Advocates name for laws to finish meals waste in Canada

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Advocates call for regulations to end food waste in Canada

Vancouver –

It’s a shocking statistic that you would only hear in a rich and privileged country like Canada. More than half of all food in the country is wasted, 58 percent to be precise. Those numbers come from the non-profit Second Harvest, which conducted a nationwide study over two years ago and found that more food is wasted than Canadians consume.

With National Waste Reduction Week starting, Second Harvest is calling for greater engagement to help end food waste. The call comes amid millions of Canadians struggling to get food on the table.

“We need to set goals because there is a direct link between food waste and the climate crisis,” said Lori Nikkel, CEO of Second Harvest.

Nikkel told CTV News Vancouver that processing and manufacturing are the largest sources of avoidable waste.

Some companies have even gone so far as to use the best before date, which gives consumers the impression that food should be thrown away after that date.

“The best before doesn’t mean bad after, it doesn’t really mean a lot,” said Nikkel.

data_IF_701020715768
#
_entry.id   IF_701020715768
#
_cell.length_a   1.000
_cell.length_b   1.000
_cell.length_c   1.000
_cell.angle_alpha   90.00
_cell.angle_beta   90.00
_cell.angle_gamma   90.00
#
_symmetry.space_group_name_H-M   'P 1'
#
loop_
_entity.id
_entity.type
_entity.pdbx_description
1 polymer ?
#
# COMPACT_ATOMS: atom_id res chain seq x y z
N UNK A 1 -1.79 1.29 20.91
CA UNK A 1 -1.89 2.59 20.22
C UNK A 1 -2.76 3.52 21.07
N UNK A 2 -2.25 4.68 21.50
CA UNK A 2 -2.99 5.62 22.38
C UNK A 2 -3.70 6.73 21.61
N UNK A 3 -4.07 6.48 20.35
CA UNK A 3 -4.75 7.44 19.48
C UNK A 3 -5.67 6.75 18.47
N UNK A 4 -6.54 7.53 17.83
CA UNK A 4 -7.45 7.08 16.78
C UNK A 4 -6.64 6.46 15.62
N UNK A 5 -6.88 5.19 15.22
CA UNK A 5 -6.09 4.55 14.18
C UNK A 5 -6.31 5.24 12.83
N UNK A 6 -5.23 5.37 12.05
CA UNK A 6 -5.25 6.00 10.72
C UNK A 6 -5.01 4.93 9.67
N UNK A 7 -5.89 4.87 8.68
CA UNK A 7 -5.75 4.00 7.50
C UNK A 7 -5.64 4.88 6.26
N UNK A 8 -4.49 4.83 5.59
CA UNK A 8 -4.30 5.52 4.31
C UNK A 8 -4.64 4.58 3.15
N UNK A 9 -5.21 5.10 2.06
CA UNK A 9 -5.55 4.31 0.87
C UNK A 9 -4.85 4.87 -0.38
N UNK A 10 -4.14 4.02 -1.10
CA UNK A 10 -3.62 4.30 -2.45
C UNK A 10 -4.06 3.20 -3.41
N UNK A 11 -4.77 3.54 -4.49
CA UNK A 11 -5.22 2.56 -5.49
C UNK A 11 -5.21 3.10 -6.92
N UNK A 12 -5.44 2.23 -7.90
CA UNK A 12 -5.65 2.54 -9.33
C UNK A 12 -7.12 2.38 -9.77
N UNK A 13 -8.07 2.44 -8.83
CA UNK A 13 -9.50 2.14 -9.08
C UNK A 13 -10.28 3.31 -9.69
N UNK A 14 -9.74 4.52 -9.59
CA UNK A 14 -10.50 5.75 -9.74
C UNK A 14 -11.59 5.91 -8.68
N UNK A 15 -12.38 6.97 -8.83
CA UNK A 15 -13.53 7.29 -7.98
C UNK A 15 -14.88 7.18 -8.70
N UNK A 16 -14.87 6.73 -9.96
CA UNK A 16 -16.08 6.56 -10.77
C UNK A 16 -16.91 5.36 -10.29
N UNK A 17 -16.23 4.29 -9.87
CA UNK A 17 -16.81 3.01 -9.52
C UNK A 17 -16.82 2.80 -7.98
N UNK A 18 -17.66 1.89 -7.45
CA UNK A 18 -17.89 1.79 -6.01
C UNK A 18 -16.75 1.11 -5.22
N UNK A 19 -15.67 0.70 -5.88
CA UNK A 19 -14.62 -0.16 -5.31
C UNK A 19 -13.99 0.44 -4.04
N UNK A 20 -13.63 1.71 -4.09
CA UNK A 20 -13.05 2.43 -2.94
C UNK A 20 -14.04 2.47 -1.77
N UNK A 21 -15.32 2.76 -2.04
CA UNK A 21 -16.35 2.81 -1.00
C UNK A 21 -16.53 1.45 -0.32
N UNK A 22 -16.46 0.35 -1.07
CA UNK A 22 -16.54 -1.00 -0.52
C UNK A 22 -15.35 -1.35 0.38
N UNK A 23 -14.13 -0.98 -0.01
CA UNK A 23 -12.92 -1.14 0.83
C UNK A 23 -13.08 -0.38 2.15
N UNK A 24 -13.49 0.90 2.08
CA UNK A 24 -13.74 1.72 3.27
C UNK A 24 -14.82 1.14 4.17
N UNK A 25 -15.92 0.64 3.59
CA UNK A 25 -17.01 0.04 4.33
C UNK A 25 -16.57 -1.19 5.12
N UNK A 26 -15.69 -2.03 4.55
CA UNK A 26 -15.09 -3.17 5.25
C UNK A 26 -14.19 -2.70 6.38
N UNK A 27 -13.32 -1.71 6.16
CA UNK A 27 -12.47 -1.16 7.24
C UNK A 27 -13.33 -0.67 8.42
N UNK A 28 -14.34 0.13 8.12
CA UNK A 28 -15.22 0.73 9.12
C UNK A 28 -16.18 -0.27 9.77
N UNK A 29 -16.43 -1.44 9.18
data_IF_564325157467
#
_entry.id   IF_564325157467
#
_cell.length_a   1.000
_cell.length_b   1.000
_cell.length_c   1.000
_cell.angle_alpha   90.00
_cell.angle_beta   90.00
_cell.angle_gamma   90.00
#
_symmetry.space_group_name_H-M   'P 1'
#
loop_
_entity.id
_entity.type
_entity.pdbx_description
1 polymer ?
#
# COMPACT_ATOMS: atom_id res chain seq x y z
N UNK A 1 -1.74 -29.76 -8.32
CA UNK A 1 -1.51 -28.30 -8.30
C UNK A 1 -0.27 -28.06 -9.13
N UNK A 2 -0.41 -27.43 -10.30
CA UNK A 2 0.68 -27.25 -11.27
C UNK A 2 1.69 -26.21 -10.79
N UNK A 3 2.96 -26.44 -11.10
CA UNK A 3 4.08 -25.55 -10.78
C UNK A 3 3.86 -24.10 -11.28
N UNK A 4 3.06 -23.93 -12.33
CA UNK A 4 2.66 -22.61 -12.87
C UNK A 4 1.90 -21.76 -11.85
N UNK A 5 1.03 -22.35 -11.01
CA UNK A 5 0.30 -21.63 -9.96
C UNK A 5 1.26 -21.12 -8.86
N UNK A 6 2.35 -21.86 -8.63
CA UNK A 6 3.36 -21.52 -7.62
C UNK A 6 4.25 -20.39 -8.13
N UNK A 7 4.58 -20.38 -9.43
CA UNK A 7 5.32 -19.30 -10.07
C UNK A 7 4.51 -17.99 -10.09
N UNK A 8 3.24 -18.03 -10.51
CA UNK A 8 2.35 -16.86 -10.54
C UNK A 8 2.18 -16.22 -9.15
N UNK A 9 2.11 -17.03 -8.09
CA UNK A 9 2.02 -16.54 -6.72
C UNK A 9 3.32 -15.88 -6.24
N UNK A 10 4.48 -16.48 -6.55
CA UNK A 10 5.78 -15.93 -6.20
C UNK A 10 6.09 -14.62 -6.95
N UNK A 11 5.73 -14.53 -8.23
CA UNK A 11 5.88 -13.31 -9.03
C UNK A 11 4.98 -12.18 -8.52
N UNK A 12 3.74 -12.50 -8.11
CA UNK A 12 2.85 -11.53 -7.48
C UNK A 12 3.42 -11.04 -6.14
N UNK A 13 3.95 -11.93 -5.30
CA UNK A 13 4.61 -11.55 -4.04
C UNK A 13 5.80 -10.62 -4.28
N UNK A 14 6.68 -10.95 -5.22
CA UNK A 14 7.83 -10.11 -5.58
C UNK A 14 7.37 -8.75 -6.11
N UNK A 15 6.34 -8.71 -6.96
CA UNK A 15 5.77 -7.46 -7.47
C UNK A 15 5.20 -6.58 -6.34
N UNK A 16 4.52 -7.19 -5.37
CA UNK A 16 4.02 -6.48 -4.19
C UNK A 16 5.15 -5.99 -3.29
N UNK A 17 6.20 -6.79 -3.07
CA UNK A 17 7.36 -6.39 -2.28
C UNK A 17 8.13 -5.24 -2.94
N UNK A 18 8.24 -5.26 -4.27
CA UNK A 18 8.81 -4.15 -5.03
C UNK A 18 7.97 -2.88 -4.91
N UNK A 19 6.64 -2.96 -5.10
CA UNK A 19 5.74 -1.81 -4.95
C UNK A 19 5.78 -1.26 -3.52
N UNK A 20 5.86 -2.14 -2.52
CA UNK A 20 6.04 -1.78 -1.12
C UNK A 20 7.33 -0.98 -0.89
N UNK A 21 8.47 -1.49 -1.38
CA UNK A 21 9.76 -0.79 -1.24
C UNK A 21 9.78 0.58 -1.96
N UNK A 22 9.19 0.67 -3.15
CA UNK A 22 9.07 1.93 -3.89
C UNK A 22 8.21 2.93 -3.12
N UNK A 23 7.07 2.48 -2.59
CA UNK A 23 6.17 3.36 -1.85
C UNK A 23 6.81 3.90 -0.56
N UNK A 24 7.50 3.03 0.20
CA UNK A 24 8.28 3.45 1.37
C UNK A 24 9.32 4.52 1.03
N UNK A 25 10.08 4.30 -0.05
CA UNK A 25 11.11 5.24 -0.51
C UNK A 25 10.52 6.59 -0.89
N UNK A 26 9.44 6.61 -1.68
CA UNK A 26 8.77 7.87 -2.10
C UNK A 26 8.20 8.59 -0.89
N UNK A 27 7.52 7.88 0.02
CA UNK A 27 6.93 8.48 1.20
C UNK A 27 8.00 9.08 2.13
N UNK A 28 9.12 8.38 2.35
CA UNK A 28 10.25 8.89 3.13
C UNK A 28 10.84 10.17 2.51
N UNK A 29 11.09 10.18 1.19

The study offered recommendations to the federal government, including changes to crop insurance, expiration dates, and avoiding bulk purchases.

“Political changes need to be made now. We need to start measuring and monitoring food waste along the entire supply chain. There must be consequences for the industry to achieve these goals, or there are consequences. And the consequence doesn’t have to be bad, it could be a tax incentive, ”said Nikkel.

Some industries like Maple Leaf Foods are working on the solution, claiming to be the first company in the world to be carbon neutral.

And Vancouver-based start-up Spud, an online grocery store that seeks to reduce food waste in many ways, including donating products that are about to expire to charity.

However, reducing food waste can also be done at home.

“This is a good start,” says holistic nutritionist Christina Wilton.

“Try to be as creative as you can with the food in the back of the refrigerator and make sure it’s still eaten,” said Wilton.

“Carrots in the back of the refrigerator that are starting to look suspicious can still be put in soup,” added Wilton.